Raymond Bridge has been writing about bicycle touring since I was born, quite literally. His first book, Freewheeling - the Bicycle Camping Book, was printed in 1974, the same year I was born. I happen to own the original, so when I was asked to review the new publication, I was quite excited! Oh, and for the record, here is his first book:



The core of the original is certainly alive and well in his new book, but the execution is significantly different.

With that, we can all agree that Bridge has had a while to contemplate cyclotouring, and to gain experience as an author on the subject. As one might expect, some things like equipment, ease of planning trips and availability of local information has changed significantly. The internet has revolutionized trip planning and the ability to find pertinent information en route. The average production bicycle that most people will tour on is a quantam leap from that of 30-something years ago. The spirit of cyclotouring however, hasn't changed very much.

Bridge covers all sorts of touring styles, from inn-to-inn (or roof-to-roof) touring, to weekenders and overnighters, to supported tours and cross-country journeys. He ties them all together before explaining any of them though, with the following:
"The underlying motivation for this book is to inspire readers to experience some of the remarkable rewards that cycling can provide to anyone with an adventurous nature who enjoys physical activity, the experience of the natural world, and the process of overcoming challenges that are both unique and personal."
Closest to me due to my busy schedule, his coverage of short weekend trips resonates loudly. The following paragraph certainly makes me think of ways to squeeze more of these types of trips in this summer and fall:
"A lot of touring consists of one or two-day weekend rides that cover a circuit fairly close to the cyclist's home, perhaps with longer trips on holiday weekends or vacations. The variety of touring that can be enjoyed even close to home is amazing. Since good cyclists are quite likely to cover 50 or 100 miles on a day's trip, there' is a wide range of possibilities starting from your own doorstep."
Aside from touring styles and planning, Bridge also goes into a surprising (to me) amount of detail with regards to touring bicycle handling, (such as subtleties of trail/caster), frame materials and geometry. The bike geek in me was pleased to see all of these topics covered. And where it makes sense in order to stay on topic, Bridge provides pointers to web sites and news lists. Phreds are mentioned several times in this book. You know who you are. :-)

A list worth noting here is his production road touring bike short list:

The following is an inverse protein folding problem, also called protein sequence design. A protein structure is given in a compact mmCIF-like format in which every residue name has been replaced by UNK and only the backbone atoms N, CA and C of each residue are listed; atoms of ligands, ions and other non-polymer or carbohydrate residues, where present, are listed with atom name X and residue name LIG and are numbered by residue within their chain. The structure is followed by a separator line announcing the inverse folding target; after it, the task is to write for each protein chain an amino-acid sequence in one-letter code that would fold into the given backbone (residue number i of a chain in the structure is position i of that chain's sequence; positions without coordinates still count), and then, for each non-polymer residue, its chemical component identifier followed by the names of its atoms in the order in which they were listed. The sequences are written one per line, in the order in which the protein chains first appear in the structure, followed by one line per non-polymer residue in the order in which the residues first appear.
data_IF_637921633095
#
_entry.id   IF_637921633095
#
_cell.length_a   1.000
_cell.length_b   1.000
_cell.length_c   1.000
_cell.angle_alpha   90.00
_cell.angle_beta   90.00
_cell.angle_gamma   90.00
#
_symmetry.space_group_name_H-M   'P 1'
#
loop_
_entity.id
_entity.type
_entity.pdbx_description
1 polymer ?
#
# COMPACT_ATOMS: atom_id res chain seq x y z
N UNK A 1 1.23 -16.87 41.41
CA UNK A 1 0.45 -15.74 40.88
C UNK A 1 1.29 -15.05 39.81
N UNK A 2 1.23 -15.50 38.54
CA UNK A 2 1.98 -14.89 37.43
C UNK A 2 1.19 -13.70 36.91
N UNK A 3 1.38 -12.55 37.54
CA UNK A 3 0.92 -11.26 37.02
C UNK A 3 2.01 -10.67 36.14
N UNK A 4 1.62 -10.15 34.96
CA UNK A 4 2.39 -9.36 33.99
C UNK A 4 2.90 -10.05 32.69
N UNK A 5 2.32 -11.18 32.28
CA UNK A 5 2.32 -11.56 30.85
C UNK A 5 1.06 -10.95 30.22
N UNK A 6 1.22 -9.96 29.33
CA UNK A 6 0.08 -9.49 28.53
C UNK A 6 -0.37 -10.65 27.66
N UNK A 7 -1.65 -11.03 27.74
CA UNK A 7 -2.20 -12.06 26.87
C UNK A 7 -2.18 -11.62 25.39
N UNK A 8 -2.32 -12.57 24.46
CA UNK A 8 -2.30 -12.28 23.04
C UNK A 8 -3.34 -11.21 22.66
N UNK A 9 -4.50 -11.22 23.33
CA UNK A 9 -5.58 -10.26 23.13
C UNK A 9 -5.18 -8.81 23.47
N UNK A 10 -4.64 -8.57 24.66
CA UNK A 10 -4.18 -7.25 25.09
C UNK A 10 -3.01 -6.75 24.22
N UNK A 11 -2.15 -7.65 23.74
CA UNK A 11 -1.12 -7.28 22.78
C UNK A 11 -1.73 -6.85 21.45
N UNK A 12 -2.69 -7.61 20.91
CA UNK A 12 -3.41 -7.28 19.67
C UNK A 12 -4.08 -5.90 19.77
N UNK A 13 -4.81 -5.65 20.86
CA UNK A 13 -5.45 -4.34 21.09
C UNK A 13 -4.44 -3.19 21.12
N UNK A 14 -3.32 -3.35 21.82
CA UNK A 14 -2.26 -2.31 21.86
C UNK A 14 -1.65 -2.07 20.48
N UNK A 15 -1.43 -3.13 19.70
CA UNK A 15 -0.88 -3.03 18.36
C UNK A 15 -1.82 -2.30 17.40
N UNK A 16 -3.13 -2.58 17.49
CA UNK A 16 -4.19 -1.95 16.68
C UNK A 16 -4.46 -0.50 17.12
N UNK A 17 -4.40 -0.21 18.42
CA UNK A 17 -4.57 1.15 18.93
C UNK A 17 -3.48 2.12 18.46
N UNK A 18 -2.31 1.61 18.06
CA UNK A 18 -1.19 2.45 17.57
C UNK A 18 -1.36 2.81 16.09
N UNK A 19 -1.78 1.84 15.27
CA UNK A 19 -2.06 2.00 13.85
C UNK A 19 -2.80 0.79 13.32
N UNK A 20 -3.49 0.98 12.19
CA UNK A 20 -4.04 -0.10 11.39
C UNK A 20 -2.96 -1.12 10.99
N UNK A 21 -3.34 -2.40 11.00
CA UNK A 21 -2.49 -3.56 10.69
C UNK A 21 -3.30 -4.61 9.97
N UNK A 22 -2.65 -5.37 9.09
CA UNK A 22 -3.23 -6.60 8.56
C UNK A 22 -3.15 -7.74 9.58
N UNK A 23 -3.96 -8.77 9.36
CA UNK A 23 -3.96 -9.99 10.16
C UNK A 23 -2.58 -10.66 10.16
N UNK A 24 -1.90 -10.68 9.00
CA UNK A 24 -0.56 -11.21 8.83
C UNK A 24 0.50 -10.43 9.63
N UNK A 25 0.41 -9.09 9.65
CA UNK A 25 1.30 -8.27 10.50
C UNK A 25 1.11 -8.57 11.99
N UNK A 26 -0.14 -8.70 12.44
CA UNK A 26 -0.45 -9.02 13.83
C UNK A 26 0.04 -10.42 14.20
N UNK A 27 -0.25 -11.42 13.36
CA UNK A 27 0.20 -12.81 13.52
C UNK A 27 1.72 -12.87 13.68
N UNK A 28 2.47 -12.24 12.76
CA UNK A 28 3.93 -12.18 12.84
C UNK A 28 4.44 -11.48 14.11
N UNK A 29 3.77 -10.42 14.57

• Cannondale Touring 1 and 2
• Cannondale T800, T2000 (older models)
• Trek 520
• Fuji Touring
• Specialized Sequoia & Sequoia Elite
• Specialized Tricross Sport
• Novara Randonee (from REI)
• Bianchi Volpe (up to 2007)
• Jamis Aurora
• Raleigh Sojourn
• Kona Sutra
• Terry Valkyrie Tour (women)

I don't think that list would be complete without adding the Surly Cross Check and Long Haul Trucker. Likewise, I'd consider the SOMA Double Cross as a must-have in that list.

Several custom builders and higher-end makers are also mentioned including Rivendell, Bruce Gordon, Waterford, Kogswell, Co-Motion and others, but given the current explosion of framebuilders in the United States, one would have a hard time listing all the good ones.

The book is paperback, and filled with illustrations (but no photos). At over 460 pages, there is almost certainly useful information for most people with an interest in bicycle camping, touring, mountain touring, and just about any other kind of two-wheeled adventure travel.

Lastly, given that I tend to get "pointy" when it comes to the Sierra Club's stance on certain, but certainly not all, topics, I feel it important to mention that Bridge does an excellent job of keeping politics out of his book. This is a book about cyclotouring, and a thorough one at that. If I had to rate this book on a five star scale, I'd rate it 5 for completeness, 4 for production quality, 3 for design, and 4.5 for editing. There were some typos and extra words that weren't spotted by the editors, but eh, I don't really care. I was inspired to go touring, and that's ultimately what counts with a book like this: the author meets his goal, which is to get people on the bike.

Idaho Stop

I generally operate on logic, and for the best of me, I can't figure out how the "Idaho Stop" law isn't on the books in every state. It's simple, makes sense and still requires cyclists to behave like law-abiding citizens. Aside from that, this animation is visually great, so do yourself a favor, and watch it!


Bicycles, Rolling Stops, and the Idaho Stop from Spencer Boomhower on Vimeo.

Cyclocross Santa Rosa: Doyle Park

There's long been an idea knocking around in my head that I love Sonoma County and want to live there someday. This weekend furthers that notion. What a place on Earth - perhaps the best place.

Team Paul (minus Lau Ackerman, who is undergoing knee surgery. Get well soon Brother Lau!) headed to Santa Rosa for a weekend of rain-soaked muddy cyclocross racing, touring of three breweries in three days, and some bicycle day touring on the Sonoma coast. Mission accomplished: fast-n-dirty racing, brewery trifecta (Russian River Brewing, Bear Republic Brewing, Hopmonk), beautiful coastal riding, great fun and people second to none.



Barrier hoppin' and diggin' in




Roy Steves has some good photos of the team at finals a few weeks back.